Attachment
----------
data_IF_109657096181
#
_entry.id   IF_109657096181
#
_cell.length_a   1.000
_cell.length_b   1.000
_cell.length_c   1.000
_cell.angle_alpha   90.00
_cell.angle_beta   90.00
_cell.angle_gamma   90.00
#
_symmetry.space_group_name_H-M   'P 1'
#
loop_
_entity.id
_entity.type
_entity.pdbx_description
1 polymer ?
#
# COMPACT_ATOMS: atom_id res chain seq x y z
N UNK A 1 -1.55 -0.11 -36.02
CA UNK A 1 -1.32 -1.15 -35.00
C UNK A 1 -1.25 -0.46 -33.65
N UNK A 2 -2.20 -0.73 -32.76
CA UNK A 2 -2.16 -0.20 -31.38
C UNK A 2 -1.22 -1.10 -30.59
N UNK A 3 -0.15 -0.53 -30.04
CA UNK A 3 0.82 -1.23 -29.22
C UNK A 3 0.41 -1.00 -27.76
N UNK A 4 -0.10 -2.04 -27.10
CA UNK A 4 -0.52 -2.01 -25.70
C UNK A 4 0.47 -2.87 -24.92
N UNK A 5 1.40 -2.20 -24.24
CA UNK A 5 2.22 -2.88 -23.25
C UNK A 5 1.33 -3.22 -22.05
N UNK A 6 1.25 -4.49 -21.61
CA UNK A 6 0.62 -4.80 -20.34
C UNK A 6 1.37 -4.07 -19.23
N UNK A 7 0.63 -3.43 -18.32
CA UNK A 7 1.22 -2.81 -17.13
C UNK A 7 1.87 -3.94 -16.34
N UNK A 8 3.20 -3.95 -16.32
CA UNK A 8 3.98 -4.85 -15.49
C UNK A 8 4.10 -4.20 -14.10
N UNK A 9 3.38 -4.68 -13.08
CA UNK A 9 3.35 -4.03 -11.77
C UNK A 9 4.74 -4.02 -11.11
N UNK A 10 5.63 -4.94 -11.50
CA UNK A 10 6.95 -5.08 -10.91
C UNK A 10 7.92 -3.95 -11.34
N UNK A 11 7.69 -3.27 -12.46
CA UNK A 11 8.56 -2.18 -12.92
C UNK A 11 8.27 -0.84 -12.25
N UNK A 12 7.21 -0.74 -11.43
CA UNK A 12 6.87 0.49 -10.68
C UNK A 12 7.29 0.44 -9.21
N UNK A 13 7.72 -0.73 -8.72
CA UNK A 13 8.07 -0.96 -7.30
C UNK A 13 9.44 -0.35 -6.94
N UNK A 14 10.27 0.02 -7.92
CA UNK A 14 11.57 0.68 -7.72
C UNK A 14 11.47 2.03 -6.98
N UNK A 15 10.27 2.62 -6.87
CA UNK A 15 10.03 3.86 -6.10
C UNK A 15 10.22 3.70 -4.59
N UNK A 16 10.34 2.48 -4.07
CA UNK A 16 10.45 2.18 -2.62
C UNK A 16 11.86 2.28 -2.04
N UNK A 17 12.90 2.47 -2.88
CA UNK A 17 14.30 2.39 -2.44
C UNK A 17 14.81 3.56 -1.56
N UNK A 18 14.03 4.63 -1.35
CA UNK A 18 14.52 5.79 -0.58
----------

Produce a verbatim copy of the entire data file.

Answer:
data_IF_109657096181
#
_entry.id   IF_109657096181
#
_cell.length_a   1.000
_cell.length_b   1.000
_cell.length_c   1.000
_cell.angle_alpha   90.00
_cell.angle_beta   90.00
_cell.angle_gamma   90.00
#
_symmetry.space_group_name_H-M   'P 1'
#
loop_
_entity.id
_entity.type
_entity.pdbx_description
1 polymer ?
#
# COMPACT_ATOMS: atom_id res chain seq x y z
N UNK A 1 -1.55 -0.11 -36.02
CA UNK A 1 -1.32 -1.15 -35.00
C UNK A 1 -1.25 -0.46 -33.65
N UNK A 2 -2.20 -0.73 -32.76
CA UNK A 2 -2.16 -0.20 -31.38
C UNK A 2 -1.22 -1.10 -30.59
N UNK A 3 -0.15 -0.53 -30.04
CA UNK A 3 0.82 -1.23 -29.22
C UNK A 3 0.41 -1.00 -27.76
N UNK A 4 -0.10 -2.04 -27.10
CA UNK A 4 -0.52 -2.01 -25.70
C UNK A 4 0.47 -2.87 -24.92
N UNK A 5 1.40 -2.20 -24.24
CA UNK A 5 2.22 -2.88 -23.25
C UNK A 5 1.33 -3.22 -22.05
N UNK A 6 1.25 -4.49 -21.61
CA UNK A 6 0.62 -4.80 -20.34
C UNK A 6 1.37 -4.07 -19.23
N UNK A 7 0.63 -3.43 -18.32
CA UNK A 7 1.22 -2.81 -17.13
C UNK A 7 1.87 -3.94 -16.34
N UNK A 8 3.20 -3.95 -16.32
CA UNK A 8 3.98 -4.85 -15.49
C UNK A 8 4.10 -4.20 -14.10
N UNK A 9 3.38 -4.68 -13.08
CA UNK A 9 3.35 -4.03 -11.77
C UNK A 9 4.74 -4.02 -11.11
N UNK A 10 5.63 -4.94 -11.50
CA UNK A 10 6.95 -5.08 -10.91
C UNK A 10 7.92 -3.95 -11.34
N UNK A 11 7.69 -3.27 -12.46
CA UNK A 11 8.56 -2.18 -12.92
C UNK A 11 8.27 -0.84 -12.25
N UNK A 12 7.21 -0.74 -11.43
CA UNK A 12 6.87 0.49 -10.68
C UNK A 12 7.29 0.44 -9.21
N UNK A 13 7.72 -0.73 -8.72
CA UNK A 13 8.07 -0.96 -7.30
C UNK A 13 9.44 -0.35 -6.94
N UNK A 14 10.27 0.02 -7.92
CA UNK A 14 11.57 0.68 -7.72
C UNK A 14 11.47 2.03 -6.98
N UNK A 15 10.27 2.62 -6.87
CA UNK A 15 10.03 3.86 -6.10
C UNK A 15 10.22 3.70 -4.59
N UNK A 16 10.34 2.48 -4.07
CA UNK A 16 10.45 2.18 -2.62
C UNK A 16 11.86 2.28 -2.04
N UNK A 17 12.90 2.47 -2.88
CA UNK A 17 14.30 2.39 -2.44
C UNK A 17 14.81 3.56 -1.56
N UNK A 18 14.03 4.63 -1.35
CA UNK A 18 14.52 5.79 -0.58